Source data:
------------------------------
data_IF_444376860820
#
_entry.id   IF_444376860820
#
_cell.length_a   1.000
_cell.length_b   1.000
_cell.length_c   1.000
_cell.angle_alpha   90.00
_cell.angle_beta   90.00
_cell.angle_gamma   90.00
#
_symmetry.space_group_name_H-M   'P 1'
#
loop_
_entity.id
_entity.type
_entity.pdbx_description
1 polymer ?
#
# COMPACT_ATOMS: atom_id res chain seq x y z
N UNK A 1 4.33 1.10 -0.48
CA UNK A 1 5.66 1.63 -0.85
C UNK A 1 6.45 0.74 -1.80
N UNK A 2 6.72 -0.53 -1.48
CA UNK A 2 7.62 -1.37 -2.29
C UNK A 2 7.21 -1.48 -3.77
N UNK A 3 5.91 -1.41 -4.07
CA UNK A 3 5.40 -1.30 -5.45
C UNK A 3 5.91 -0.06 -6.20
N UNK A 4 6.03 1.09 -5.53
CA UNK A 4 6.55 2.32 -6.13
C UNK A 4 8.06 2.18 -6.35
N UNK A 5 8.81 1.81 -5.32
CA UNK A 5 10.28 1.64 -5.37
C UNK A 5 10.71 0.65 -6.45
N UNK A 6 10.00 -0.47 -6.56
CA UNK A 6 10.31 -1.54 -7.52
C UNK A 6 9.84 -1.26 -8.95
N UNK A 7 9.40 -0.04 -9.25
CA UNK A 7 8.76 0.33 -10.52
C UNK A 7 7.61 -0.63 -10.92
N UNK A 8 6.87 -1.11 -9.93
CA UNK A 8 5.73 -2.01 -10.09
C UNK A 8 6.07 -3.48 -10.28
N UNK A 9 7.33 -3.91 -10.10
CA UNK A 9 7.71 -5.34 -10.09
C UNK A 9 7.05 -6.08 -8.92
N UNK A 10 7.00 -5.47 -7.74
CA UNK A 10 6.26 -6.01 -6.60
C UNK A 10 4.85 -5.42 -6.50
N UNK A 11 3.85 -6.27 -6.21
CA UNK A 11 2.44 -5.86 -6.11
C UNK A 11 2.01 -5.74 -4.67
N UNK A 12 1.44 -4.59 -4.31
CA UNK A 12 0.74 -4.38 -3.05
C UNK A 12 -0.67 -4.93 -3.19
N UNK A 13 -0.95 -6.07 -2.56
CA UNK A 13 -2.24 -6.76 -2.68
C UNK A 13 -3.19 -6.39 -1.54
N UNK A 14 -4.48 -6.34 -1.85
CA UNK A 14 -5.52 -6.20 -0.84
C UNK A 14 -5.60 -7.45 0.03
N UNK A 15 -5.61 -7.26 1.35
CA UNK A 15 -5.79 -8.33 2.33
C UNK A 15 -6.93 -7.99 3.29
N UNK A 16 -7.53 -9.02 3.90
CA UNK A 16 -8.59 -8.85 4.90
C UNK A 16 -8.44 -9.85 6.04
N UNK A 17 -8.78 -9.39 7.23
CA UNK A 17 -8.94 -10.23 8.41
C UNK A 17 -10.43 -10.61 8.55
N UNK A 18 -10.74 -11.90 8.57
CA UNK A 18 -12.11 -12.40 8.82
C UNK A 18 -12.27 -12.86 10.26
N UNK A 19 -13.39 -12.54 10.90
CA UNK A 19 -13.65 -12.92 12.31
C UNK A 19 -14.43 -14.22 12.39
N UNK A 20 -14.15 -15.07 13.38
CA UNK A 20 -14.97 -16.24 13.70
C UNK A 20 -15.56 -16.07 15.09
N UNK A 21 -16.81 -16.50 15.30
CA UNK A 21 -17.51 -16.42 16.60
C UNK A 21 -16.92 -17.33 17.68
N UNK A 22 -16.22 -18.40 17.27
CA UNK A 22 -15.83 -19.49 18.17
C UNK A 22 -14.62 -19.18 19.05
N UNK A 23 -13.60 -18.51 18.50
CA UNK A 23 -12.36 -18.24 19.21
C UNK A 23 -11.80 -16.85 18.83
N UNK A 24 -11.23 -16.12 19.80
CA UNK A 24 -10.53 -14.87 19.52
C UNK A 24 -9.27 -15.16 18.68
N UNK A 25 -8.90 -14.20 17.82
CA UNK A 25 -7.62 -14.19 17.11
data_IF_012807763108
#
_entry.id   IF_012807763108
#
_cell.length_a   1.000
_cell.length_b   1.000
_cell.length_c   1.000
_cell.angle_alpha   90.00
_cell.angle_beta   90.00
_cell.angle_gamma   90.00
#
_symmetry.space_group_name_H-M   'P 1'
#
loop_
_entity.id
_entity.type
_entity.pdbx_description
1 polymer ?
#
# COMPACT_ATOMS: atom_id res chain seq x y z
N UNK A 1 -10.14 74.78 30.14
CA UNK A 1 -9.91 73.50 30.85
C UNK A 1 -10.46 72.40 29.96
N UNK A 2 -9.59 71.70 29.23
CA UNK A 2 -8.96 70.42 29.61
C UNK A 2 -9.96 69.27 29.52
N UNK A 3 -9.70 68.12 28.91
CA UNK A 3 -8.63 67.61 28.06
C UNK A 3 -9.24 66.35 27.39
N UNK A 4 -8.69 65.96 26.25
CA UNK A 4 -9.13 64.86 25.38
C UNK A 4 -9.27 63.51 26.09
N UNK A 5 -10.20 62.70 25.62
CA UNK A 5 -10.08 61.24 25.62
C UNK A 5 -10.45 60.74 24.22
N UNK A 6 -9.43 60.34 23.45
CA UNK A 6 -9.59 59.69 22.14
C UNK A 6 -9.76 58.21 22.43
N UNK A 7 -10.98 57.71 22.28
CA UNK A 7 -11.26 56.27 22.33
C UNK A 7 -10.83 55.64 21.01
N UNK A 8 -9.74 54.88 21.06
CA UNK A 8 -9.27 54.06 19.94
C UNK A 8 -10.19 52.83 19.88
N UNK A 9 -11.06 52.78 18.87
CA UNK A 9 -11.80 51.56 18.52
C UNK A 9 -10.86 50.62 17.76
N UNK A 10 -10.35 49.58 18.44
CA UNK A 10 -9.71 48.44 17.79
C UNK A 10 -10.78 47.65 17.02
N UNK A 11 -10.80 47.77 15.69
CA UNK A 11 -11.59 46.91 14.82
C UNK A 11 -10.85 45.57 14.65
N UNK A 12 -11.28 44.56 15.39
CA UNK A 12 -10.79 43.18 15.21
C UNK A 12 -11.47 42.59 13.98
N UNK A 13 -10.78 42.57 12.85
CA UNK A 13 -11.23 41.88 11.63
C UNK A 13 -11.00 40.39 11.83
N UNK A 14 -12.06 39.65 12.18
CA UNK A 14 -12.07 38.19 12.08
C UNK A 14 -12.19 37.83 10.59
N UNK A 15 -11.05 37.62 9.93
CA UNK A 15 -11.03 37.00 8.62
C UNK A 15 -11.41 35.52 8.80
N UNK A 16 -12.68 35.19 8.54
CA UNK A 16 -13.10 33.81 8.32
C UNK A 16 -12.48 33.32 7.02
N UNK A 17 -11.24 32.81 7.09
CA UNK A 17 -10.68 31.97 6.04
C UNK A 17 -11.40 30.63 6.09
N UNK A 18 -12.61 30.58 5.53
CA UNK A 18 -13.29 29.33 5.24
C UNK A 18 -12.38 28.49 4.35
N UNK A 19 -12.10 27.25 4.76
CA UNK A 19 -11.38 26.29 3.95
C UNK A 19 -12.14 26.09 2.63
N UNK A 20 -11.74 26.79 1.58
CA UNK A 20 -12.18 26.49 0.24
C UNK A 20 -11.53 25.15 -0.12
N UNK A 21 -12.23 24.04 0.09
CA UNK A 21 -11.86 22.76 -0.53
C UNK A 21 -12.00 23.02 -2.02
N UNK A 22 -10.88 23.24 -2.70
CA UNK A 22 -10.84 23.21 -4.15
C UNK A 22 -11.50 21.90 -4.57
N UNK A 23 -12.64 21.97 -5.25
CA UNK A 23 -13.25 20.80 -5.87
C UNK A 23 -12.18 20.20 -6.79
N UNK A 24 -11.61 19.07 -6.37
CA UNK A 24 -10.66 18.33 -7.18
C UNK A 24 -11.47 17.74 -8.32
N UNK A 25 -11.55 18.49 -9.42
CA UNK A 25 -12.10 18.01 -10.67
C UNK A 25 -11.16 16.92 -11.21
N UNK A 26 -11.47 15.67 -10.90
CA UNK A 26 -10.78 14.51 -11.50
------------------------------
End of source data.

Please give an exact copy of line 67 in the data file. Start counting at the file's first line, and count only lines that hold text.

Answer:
CA UNK A 16 -8.59 -8.85 4.90